A single, simple shape allows for a remarkable amount of exploration.

If you join pieces at the corners, you can put six together to get a star:

Note that pieces can be reflected (i.e. flipped over). By flipping every other piece, the star becomes:

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You can have 3, 4, 5, or 6 tiles meet at a point, and since each tile can have one of two orientations, there are many ways to connect these. Here are three of the several ways you can connect 4 pieces:

All of that flexibility is sufficient to create countless design variations. However, this parallelogram happens to belong to a special set of objects known as polyiamonds, which are polygons that are formed by joining the edges of equilateral triangles.

If a polyiamond is composed of 4 triangles, then it is called a tetriamond. Besides our parallelogram, there are two other tetriamonds, the v and the triangle:


Here are some designs we’ve created.






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Buckets and boxes

We have three container sizes for our puzzles. The pieces are the same shapes, but you get more pieces with a larger container. The number of pieces that fit in a given container depends on the puzzle, since some puzzles have larger pieces than others.

The smallest container is the bucket. It is made of clear plastic, with a metal lid, and an attached washer for popping open the lid. It is 4 inches in diameter, and 4 inches tall.

The next largest size is the small box. It is made of 1/4″ thick Baltic birch. It is 4.5 inches wide and deep, and 4 inches tall. The finger joints on the edges make this box very durable. The engraved lid is removable, and has a lip that allows the lid to stay in place.

The largest size is the large box. It is made of the same material as the small box. It is 5.8 inches wide and deep, and also 4 inches tall.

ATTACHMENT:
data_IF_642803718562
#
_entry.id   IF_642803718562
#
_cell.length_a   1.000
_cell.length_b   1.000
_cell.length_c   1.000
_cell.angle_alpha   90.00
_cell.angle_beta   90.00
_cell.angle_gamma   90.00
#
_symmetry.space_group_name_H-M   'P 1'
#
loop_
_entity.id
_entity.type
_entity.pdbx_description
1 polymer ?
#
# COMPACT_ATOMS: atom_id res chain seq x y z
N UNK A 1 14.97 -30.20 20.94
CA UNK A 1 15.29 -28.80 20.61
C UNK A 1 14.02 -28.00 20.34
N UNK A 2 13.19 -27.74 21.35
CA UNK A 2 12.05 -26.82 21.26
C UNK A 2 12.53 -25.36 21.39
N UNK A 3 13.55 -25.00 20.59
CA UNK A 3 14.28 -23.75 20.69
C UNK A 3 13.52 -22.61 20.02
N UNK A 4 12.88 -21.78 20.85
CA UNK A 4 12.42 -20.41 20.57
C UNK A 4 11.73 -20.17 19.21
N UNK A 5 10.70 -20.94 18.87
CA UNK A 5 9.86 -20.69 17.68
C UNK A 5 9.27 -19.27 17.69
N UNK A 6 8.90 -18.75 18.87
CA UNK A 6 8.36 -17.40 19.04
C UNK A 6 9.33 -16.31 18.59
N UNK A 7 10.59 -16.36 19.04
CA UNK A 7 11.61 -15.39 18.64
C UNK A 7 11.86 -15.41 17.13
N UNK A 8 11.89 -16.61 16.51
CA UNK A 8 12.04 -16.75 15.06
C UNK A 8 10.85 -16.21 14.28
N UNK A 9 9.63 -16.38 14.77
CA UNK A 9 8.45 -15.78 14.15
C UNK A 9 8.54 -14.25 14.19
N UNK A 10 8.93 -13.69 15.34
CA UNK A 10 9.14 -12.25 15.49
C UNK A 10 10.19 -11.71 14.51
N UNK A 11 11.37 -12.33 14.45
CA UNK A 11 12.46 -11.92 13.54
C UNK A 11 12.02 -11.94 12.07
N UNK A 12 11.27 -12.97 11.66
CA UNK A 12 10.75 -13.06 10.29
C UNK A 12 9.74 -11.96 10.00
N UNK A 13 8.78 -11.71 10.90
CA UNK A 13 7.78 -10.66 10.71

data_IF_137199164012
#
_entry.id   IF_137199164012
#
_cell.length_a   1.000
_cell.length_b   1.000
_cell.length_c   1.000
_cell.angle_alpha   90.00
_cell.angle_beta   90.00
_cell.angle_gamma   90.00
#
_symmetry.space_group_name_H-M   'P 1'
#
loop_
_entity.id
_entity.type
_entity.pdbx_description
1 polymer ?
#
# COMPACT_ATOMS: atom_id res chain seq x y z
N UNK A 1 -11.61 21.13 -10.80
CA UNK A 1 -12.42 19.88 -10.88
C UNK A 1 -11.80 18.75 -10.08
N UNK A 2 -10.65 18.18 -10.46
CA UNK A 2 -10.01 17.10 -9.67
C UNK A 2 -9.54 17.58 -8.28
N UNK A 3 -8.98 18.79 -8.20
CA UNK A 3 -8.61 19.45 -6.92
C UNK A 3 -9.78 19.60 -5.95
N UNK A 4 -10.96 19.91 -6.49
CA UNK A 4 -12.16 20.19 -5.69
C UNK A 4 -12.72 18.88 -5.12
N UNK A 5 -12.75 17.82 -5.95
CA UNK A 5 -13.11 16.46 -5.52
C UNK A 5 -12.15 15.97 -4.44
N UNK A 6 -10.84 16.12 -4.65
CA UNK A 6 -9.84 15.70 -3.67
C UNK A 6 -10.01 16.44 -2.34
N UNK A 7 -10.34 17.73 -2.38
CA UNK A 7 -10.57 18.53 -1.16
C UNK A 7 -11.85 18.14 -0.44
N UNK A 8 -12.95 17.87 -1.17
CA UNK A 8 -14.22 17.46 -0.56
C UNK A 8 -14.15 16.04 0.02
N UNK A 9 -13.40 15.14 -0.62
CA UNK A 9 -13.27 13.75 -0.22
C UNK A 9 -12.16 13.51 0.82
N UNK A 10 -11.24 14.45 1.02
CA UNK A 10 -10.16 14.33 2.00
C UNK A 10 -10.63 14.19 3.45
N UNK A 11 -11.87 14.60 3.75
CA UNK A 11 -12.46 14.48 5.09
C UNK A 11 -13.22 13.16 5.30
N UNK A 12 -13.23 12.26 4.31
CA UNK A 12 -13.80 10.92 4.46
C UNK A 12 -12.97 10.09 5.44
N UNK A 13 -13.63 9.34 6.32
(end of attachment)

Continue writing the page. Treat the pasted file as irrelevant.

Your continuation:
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Tricurve tiles

Not long after we went online, we received a note from Tim Lexen of Cumberland, Wisconsin. Tim had created an elegant, simply defined shape he calls the Tricurve. Since the there is only one tile shape, the tilings are referred to as monohedral tilings. Here are a couple of the examples Tim sent us:


The pieces are oriented, meaning that when you flip a piece over, you can still use the piece but in different ways. You can use both orientations in the same tiling, which makes it different from most of our other sets of tiles. The flexibility of the Tricurve comes from it’s spare geometric and arithmetic properties. The edges are made from a semicircle cut into 3 pieces in the ratio 1:2:3.

Now we rearrange the 3 pieces into this shape.

Because the pieces came from the same circle, all edges have matching curvature. The 1:2:3 ratio allows combining edges that add up to other edges. Moreover, the angles in the tile are also in a 1:2:3 ratio, with 30, 60, and 90 degree angles. This enables several kinds of rotational symmetry: 12-fold, 6-fold, 4-fold, 3-fold, and 2-fold. While the Tricurve can be used to create wallpaper patterns, it seems everyone who plays with it also likes to explore these rotational symmetries. Here are examples:

photo by Tim Lexen

If you want to learn more, read about Tim Lexen and Paul Bourke’s explorations with the Tricurve: